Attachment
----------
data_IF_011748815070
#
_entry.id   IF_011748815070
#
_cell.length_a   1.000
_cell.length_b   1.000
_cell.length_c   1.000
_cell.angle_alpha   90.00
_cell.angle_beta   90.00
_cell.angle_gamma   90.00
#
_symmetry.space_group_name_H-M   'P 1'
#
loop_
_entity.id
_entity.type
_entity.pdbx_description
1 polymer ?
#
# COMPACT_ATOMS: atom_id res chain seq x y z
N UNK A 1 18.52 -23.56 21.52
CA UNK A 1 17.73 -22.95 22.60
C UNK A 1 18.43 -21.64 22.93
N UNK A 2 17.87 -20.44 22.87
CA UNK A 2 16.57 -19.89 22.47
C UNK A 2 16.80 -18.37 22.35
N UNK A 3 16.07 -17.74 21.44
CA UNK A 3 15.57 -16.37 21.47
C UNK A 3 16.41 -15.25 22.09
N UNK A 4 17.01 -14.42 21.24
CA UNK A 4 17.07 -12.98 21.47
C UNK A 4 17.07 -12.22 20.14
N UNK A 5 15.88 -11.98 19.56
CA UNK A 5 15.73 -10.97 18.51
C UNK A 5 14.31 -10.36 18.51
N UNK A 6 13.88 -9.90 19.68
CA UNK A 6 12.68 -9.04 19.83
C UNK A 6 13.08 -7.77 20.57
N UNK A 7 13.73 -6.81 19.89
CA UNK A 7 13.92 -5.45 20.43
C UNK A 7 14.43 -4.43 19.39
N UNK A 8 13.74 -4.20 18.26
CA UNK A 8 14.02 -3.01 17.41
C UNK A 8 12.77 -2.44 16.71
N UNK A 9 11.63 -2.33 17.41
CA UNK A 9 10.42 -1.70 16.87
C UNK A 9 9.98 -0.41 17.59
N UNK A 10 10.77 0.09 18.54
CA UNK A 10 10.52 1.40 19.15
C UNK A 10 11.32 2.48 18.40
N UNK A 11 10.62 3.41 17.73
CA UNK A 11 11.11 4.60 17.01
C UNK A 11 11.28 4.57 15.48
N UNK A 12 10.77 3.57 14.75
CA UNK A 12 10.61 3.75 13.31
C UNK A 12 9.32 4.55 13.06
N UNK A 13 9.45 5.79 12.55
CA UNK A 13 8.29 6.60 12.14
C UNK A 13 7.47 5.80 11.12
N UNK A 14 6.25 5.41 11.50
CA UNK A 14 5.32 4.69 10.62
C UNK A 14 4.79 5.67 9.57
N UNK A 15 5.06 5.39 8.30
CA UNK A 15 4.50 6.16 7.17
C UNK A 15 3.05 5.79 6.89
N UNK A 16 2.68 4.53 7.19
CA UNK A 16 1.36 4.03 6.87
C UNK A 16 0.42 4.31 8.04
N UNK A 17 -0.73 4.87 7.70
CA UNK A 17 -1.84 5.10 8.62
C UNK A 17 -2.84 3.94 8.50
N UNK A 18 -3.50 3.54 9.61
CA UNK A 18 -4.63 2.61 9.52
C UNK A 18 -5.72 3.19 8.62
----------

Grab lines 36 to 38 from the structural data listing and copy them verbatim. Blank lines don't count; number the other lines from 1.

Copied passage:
N UNK A 6 13.88 -9.90 19.68
CA UNK A 6 12.68 -9.04 19.83
C UNK A 6 13.08 -7.77 20.57